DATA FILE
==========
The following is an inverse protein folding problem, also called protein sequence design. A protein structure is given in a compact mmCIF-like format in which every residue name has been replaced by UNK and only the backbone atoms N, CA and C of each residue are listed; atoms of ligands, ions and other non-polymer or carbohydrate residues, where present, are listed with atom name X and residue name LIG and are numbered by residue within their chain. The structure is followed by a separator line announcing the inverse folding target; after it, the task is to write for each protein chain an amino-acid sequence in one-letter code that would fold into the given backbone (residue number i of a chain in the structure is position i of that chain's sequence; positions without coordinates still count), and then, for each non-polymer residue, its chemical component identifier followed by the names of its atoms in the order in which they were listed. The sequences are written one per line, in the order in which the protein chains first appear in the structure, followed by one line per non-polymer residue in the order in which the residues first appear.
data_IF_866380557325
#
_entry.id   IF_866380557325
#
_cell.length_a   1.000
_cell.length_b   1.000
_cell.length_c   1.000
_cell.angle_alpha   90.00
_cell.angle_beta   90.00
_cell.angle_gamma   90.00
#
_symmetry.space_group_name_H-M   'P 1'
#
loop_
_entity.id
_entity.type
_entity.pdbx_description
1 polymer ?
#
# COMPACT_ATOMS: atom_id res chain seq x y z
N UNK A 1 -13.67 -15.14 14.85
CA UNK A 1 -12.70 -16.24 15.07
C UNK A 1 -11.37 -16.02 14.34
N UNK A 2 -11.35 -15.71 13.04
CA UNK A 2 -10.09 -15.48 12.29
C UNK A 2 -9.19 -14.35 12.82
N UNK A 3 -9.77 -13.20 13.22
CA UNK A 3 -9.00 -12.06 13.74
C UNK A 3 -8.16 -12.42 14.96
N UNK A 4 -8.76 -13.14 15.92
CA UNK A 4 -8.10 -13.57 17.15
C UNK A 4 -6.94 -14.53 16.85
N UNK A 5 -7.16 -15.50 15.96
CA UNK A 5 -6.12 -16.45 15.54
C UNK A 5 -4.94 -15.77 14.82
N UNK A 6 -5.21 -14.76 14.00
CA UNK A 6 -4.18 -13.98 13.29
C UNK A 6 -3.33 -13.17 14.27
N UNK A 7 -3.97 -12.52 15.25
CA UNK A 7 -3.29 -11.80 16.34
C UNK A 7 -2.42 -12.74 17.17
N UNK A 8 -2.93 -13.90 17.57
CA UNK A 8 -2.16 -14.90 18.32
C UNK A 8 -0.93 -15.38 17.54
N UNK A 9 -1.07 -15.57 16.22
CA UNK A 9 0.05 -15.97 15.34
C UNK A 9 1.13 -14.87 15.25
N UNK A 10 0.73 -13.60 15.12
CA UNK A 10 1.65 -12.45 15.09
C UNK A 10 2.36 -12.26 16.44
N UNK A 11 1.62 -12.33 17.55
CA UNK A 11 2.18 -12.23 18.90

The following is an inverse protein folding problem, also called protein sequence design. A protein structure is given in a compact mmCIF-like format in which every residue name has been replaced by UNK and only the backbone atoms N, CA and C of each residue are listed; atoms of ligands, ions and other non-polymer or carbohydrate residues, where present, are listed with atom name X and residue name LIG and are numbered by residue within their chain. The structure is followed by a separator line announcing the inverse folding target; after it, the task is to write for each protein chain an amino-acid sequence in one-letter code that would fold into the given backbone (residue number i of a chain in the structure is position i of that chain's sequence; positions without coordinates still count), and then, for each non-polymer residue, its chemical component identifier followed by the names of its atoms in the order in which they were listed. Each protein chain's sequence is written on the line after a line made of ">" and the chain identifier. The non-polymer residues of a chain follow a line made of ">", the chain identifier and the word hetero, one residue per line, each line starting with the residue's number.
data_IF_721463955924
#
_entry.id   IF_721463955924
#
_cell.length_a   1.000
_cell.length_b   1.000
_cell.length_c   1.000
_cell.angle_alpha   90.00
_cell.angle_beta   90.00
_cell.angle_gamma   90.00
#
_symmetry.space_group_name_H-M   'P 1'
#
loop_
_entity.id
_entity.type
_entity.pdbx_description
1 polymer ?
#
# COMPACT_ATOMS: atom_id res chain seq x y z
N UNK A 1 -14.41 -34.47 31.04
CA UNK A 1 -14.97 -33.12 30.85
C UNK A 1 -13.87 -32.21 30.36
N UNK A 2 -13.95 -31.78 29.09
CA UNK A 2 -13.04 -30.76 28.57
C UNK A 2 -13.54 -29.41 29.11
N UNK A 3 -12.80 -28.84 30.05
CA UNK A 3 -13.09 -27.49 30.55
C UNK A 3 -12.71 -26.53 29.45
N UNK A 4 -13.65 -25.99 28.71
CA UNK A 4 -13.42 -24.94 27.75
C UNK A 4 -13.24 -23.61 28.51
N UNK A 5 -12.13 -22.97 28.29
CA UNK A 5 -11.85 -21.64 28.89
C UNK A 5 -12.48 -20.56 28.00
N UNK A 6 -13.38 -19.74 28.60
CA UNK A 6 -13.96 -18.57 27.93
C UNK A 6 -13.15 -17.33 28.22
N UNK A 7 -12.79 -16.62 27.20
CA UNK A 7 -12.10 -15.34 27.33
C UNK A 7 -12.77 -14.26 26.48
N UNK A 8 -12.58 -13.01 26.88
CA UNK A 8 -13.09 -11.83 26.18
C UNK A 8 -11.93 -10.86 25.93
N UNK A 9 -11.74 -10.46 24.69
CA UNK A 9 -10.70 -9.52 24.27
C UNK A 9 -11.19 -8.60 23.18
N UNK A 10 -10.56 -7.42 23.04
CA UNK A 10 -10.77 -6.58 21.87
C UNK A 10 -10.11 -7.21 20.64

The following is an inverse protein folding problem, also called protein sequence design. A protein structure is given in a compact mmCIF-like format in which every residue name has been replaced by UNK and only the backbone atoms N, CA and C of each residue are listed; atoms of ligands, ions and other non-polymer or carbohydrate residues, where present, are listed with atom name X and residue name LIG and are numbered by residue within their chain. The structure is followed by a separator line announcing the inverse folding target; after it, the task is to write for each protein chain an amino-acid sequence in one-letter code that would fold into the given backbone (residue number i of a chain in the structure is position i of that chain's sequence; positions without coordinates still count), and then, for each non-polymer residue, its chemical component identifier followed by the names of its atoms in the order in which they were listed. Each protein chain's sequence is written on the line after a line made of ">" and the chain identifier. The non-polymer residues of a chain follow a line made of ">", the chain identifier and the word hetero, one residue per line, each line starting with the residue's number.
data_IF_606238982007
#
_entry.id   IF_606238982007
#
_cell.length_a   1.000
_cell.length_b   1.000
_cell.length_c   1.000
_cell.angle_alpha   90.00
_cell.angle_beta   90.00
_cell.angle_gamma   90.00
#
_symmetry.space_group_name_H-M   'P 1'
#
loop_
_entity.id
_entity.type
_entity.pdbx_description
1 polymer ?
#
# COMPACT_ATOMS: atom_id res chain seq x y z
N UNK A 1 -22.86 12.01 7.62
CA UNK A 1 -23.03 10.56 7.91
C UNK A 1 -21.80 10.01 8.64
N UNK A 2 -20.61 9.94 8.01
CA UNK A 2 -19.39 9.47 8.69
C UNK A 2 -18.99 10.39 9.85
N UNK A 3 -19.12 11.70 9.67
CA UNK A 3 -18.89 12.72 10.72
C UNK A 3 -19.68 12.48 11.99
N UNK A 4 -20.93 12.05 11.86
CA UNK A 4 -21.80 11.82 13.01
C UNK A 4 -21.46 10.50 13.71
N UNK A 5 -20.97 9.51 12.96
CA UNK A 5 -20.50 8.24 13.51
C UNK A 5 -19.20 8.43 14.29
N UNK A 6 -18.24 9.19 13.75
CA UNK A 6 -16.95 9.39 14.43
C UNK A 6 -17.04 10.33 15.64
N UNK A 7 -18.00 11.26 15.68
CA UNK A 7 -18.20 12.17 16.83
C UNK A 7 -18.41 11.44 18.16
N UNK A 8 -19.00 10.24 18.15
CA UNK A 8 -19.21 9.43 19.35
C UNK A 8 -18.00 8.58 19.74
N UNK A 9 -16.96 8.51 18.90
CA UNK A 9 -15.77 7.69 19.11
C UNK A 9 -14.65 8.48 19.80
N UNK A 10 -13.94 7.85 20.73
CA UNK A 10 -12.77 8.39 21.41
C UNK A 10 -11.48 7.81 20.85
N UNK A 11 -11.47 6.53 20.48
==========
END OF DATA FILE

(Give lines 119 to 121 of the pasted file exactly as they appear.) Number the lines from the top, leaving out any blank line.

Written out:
loop_
_entity.id
_entity.type